Married abroad? South Africa is a popular wedding destination, and it’s not hard to see why. Many of our beautiful wine estates offer wedding packages and our climate means that northern hemisphere couples have a much bigger “window” for a summer ceremony.
Our foreign newlyweds will immediately be supplied with an Abridged Marriage Certificate, to be followed by an Unabridged Marriage Certificate when the marriage is registered with Home Affairs. The Unabridged Marriage Certificate is used to register the marriage back home.
Be sure your marriage is legal back home
South African, married abroad
If you’re reading this you are probably residing in South Africa. You may or may not be a South African citizen, and/or you and your spouse were married abroad. How do you know if your marriage is recognised here in South Africa? What happens if things don’t work out?
You may have heard this term and wondered what it means. Take the case of our visiting bride and groom above. Their Unabridged Marriage Certificate will be “apostilled” by Pretoria before being sent to them. This makes it legal in their home country and anywhere else in the world (almost).
The principle of apostille is a pillar of the Hague Conference on International Private Law (HCCH). The HCCH has 83 member states (of which South Africa is one) – 82 countries plus the whole of the European Union, which is classified as one member state.
The Apostille Convention (or Treaty), part of the HCCH, allows a document issued in one of the signatory countries to be certified for legal purposes in all the other signatory states. It is like notarisation here in South Africa, and is often applied to a document that has been notarised locally. As long as both countries involved are member states, there is no need for “legalisation”, which involves dual certification – by the originating country and the receiving country.
What this means for your marriage certificate
If you get married abroad, you will need to show certain documents to the local authorities, usually your full birth certificate; valid 10-year passport with at least six months’ validity remaining; proof of any name changes (other than through marriage); and proof that any previous marriages are no longer valid – either the decree absolute in the case of divorce or the marriage and death certificates of the deceased spouse if one of you is widowed.
When you get married you will be issued with a marriage certificate. Be sure to have it apostilled (this is likely to be done automatically for you as foreigners but play safe – double check). Then when you return home you simply register the marriage at Home Affairs using your apostilled marriage certificate and you will be issued with a South African marriage certificate.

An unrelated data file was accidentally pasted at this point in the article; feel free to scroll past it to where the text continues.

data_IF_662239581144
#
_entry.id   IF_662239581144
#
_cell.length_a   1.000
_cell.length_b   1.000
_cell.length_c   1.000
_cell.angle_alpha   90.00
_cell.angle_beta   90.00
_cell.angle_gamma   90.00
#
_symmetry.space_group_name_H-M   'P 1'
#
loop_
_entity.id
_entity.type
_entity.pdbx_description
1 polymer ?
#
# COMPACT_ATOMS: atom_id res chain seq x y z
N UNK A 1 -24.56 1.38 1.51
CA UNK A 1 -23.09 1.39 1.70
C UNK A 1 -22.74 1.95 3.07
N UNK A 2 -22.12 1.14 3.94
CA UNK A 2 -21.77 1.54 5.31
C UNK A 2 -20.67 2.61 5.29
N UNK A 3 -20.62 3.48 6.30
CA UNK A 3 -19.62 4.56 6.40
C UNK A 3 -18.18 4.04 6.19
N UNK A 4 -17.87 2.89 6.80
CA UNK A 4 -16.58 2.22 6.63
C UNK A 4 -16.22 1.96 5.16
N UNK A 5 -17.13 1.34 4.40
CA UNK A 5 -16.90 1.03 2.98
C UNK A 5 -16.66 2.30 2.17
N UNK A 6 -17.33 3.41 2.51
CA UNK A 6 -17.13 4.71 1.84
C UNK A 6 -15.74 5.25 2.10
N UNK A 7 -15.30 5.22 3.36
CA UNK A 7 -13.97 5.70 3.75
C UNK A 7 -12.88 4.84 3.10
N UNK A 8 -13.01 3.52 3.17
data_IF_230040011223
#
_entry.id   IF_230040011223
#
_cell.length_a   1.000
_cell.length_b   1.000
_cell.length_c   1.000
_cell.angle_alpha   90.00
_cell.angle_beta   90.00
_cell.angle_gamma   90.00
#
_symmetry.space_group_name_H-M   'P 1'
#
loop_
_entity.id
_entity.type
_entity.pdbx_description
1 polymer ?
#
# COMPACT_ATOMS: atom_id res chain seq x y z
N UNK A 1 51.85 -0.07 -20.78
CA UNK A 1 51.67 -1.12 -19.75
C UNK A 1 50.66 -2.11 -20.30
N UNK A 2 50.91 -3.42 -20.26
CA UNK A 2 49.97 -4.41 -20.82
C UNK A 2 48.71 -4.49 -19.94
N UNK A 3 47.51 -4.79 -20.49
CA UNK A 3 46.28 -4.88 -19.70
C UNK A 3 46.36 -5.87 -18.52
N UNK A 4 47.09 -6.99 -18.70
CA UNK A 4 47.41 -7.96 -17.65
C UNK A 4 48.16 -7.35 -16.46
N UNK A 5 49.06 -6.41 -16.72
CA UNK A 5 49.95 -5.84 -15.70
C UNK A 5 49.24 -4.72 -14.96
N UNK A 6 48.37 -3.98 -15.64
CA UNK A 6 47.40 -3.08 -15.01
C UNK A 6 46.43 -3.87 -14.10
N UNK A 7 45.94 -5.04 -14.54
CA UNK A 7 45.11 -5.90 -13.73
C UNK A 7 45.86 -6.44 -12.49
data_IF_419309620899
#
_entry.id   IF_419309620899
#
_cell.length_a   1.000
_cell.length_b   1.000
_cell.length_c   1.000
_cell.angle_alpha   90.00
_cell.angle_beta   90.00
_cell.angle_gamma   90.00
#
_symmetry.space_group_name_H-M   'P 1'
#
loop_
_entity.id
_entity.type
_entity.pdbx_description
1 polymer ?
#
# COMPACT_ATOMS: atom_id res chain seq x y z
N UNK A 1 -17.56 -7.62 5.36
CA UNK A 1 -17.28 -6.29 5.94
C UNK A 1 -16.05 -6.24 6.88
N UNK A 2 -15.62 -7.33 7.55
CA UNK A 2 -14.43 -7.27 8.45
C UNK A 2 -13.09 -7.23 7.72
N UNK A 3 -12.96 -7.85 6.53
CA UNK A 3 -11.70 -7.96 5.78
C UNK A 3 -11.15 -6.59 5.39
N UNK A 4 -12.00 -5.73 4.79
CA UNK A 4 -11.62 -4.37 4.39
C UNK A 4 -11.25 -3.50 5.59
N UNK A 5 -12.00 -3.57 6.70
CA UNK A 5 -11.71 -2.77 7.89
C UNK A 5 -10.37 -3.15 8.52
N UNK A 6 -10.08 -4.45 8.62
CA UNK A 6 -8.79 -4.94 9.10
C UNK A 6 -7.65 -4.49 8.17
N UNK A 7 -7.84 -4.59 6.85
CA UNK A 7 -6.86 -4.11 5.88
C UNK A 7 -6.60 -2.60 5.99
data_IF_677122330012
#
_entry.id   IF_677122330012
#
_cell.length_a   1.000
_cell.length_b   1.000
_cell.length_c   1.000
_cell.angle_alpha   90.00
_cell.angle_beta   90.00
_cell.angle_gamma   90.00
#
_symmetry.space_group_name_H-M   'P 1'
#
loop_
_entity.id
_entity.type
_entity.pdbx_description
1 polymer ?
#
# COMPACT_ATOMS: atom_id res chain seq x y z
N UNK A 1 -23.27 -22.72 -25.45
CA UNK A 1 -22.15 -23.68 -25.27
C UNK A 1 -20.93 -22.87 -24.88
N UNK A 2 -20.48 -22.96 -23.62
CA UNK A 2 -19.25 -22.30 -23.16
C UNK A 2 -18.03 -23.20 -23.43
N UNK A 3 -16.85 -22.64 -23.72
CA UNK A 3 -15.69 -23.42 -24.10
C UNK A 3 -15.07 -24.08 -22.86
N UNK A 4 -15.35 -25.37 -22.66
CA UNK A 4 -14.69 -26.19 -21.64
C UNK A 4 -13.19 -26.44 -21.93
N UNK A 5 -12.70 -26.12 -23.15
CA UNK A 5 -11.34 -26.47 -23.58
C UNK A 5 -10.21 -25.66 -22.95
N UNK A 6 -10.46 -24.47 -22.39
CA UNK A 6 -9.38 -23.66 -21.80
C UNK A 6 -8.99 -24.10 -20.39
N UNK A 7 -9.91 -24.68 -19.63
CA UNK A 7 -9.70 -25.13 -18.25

Although many popular wedding destinations are part of the HCCH, it’s worth noting that on the African continent only South Africa, Zambia, Burkina Faso, Morocco, Egypt and Mauritius are members. So if you are planning to get married in Zanzibar, for instance, you will need to have your marriage certificate legalised in both Tanzania and South Africa. You can find the full list of member states here.
When will it matter?
Happily married couples rarely have cause to dig out their marriage certificate. There is no legal requirement to be married to take out a bond on a house together, for example. You do need to show your marriage certificate when registering the birth of a baby, but generally the validity of a marriage is only put to the test when there is a legal claim. This might be:
- A claim against an antenuptial contract
- A claim for inheritance in the event of intestacy
- A custody/care claim for children of the marriage
- A charge of bigamy (if the foreign marriage was not disclosed at the time of a domestic marriage)
So whether you are a South African couple planning the wedding of your dreams abroad, or you met and married your spouse overseas and returned here, it’s a good idea to check the status of the country of marriage and make sure your documents are in order. You may save yourself a lot of heartache later.
We can help
If you are not sure whether your foreign marriage certificate is legal in South Africa, contact one of our divorce attorneys on 086 099 5146 or 076 116 0623. We’ll investigate and help you put things right if there are any irregularities. Learn more about SD Law.
For more about abusive behaviour click here.
For more about divorcing a foreigner click here.
For more about divorcing a missing spouse click here.
For more about divorce and annulment click here.
For more about death when not married click here.